Software V&V in High Assurance Agile: Verification: Testing Features

Background: In this series of posts, I’ve been using medical device development (as Regulated by U.S. FDA via CFR 820.30 and international standard IEC62304) as an exemplar for suggesting ways to develop high quality software in regulated (and other high assurance, high economic cost of failure) environments in an agile manner. This series is sponsored, in part, by Rally Software Development, with special thanks to Craig Langenfeld for his ongoing contribution.


As we described in earlier posts, verification occurs continuously during the course of each iteration. Validation also occurs on a cadence, (see post) primarily in the course of special iterations dedicated to this purpose. This is the third in a series of verification posts, covering the testing of the features found in the PRD.

In the last post, we described the Product Requirements Document as the higher level (superordinate to the SRS)  governing document for our device or system. Its content includes the purpose of the device, as well as a set of features and nonfunctional requirements that describe the behavior of the system at a fairly high level. As I described in Agile Software Requirements, features are primary elements of the agile requirements metamodel, as the graphic below illustrates:

Features in the requirements metamodel

Since features are implemented by stories, and we have described a pretty thorough job of testing those:

Stories are unit and acceptance tested

the question arises as to whether or not features must be independently tested as well. As implied by the model, the answer is yes. This is a key part of our verification strategy as “software verification provides objective evidence that the design outputs of a particular phase of the software development life cycle meet all of the specified requirements for that phase”. While an argument can be made that this is accomplished solely through story testing as the stories were derived from the features, the facts are often otherwise:

  1. It can take a large number of stories to implement a single feature. Even if they all deliver value, most stories do not stand alone.
  2. There are a large number of paths through the stories, which cannot be naturally tested by the independent story acceptance tests.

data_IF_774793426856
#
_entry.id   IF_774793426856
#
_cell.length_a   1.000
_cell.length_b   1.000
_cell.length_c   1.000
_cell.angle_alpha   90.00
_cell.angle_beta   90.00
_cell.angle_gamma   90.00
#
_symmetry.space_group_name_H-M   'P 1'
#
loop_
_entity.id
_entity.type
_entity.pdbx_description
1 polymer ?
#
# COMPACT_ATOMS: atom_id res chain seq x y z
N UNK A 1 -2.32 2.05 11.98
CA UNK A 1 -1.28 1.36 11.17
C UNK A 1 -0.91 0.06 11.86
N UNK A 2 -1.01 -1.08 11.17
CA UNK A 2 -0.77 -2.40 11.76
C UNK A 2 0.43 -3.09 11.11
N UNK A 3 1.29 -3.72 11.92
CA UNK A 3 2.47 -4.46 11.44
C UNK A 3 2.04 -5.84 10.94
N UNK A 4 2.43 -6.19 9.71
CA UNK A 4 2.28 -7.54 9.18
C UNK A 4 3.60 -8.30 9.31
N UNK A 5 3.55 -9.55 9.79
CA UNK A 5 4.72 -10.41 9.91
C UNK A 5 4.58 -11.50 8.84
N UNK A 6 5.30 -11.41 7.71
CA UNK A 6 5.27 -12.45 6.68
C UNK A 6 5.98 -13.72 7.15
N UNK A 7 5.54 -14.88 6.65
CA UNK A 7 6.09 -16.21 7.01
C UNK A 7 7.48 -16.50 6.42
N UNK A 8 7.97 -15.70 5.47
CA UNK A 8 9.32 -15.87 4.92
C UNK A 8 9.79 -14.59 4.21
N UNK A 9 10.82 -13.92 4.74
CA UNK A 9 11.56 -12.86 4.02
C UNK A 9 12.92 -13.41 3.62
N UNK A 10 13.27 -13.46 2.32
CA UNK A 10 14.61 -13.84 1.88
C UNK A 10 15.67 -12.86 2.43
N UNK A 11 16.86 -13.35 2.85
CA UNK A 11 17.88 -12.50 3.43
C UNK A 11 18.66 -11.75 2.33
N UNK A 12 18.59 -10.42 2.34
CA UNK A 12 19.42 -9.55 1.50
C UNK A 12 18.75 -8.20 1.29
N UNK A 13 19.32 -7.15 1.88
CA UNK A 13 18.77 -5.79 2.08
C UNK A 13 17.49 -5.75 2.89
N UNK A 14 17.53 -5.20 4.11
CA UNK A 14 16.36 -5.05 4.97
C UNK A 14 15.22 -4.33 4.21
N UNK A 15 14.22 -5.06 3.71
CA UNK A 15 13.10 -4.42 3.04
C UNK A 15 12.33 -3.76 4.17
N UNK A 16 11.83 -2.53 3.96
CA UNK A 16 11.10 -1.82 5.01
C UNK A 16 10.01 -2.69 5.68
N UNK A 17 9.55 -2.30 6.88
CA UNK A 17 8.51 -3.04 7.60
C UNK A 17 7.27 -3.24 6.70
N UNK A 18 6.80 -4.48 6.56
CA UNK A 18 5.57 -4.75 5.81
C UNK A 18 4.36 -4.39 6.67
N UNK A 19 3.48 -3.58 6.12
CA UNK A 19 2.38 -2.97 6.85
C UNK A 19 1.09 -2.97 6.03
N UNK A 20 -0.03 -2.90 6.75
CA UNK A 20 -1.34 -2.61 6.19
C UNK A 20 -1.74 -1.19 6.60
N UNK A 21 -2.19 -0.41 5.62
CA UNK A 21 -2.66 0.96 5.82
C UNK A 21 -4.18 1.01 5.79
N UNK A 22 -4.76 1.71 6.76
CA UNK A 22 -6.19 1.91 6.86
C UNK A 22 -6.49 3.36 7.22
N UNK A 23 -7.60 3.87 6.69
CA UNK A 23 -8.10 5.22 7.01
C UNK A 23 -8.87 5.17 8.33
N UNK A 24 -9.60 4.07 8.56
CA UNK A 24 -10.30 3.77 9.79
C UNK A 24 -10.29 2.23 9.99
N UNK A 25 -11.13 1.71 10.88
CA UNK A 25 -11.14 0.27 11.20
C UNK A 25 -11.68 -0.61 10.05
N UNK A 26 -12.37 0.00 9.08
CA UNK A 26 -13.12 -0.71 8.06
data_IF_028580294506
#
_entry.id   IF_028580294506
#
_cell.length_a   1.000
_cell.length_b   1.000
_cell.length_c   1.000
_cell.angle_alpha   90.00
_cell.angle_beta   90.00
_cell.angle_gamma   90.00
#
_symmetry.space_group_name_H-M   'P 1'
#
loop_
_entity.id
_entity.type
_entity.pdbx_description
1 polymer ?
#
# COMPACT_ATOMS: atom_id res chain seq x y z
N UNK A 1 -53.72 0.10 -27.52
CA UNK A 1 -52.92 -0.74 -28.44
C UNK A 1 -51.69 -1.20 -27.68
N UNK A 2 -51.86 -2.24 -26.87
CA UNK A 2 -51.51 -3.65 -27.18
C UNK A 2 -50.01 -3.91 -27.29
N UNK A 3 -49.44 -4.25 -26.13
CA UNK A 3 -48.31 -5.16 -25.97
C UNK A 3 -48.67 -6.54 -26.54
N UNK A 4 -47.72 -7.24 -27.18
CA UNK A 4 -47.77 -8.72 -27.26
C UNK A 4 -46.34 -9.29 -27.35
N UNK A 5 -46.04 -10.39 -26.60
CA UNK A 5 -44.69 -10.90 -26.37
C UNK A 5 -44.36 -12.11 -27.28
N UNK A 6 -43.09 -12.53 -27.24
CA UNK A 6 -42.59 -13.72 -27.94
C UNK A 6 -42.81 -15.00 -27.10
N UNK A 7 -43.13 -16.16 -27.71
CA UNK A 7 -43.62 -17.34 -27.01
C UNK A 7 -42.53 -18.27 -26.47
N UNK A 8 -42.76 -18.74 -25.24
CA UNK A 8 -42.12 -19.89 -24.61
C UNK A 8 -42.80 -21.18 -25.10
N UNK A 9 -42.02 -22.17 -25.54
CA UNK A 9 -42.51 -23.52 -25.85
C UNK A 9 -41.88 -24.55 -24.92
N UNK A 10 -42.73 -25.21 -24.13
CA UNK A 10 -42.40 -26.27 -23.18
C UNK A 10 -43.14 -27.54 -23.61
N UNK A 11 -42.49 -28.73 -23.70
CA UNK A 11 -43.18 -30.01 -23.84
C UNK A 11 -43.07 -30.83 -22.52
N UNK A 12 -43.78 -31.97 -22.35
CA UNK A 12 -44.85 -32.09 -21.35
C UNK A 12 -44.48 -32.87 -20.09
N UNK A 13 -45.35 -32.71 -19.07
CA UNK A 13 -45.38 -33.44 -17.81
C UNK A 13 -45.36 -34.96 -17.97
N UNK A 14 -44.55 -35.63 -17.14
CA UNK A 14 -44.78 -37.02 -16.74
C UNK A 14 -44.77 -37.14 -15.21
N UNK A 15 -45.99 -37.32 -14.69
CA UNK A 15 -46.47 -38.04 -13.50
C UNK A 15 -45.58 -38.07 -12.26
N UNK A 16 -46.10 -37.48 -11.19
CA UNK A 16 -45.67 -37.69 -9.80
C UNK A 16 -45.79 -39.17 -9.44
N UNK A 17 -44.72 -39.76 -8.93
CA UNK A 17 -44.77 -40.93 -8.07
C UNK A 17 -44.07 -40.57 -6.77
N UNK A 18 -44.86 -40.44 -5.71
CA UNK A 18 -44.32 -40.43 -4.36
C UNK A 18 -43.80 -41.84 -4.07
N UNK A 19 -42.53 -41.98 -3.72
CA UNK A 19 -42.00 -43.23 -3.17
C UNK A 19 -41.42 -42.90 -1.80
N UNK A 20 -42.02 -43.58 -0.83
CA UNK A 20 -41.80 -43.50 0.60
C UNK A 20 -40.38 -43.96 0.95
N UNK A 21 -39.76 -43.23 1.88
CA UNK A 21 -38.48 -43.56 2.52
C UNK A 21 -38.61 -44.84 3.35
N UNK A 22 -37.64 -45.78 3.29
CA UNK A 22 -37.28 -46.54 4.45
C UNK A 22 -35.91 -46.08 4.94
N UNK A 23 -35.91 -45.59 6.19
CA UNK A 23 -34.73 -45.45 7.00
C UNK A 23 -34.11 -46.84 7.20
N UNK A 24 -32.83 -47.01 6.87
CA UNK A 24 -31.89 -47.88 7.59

3. In systems of scale and complexity, features often require full system integration with other systems components and features, and in many cases a single team may not be even able to access the resources necessary to fully test the feature they contributed to.

For these reasons, we have indicated a separate Feature Acceptance Test in the requirements model.

Each time a new feature from the PRD is implemented by the team, in addition to the story implementations and story tests, a FAT must typically be developed and persisted by the team in the system level regression test repository. Whenever these tests are automated (typically with some business logic-level,  FIT-like (Framework for Integrated Tests) custom framework, the FATs can be executed continuously in the course of each iteration. Where automation is not possible, then these tests tend to build overhead that must be executed, at least, at each system increment. Often this latter effort becomes a part of the formal validation process, which, as we have described, typically occurs in special hardening sprints dedicated to that and similar purposes. As feature testing is continuous, it is integral to verification and mitigates late discovery of changes which cause defects.  Running the full set of feature regression tests, including all manual tests, is an integral part of our system validation process.


For the moment, that’s it for the verification discussion. However, in a like manner to features, the teams will also need to address the nonfunctional requirements for the system and they get handled a little but differently. That will be the subject of the next post in the series.


Software V&V in High Assurance Agile Development: Verification: PRD, Features and PRD to SRS Traceability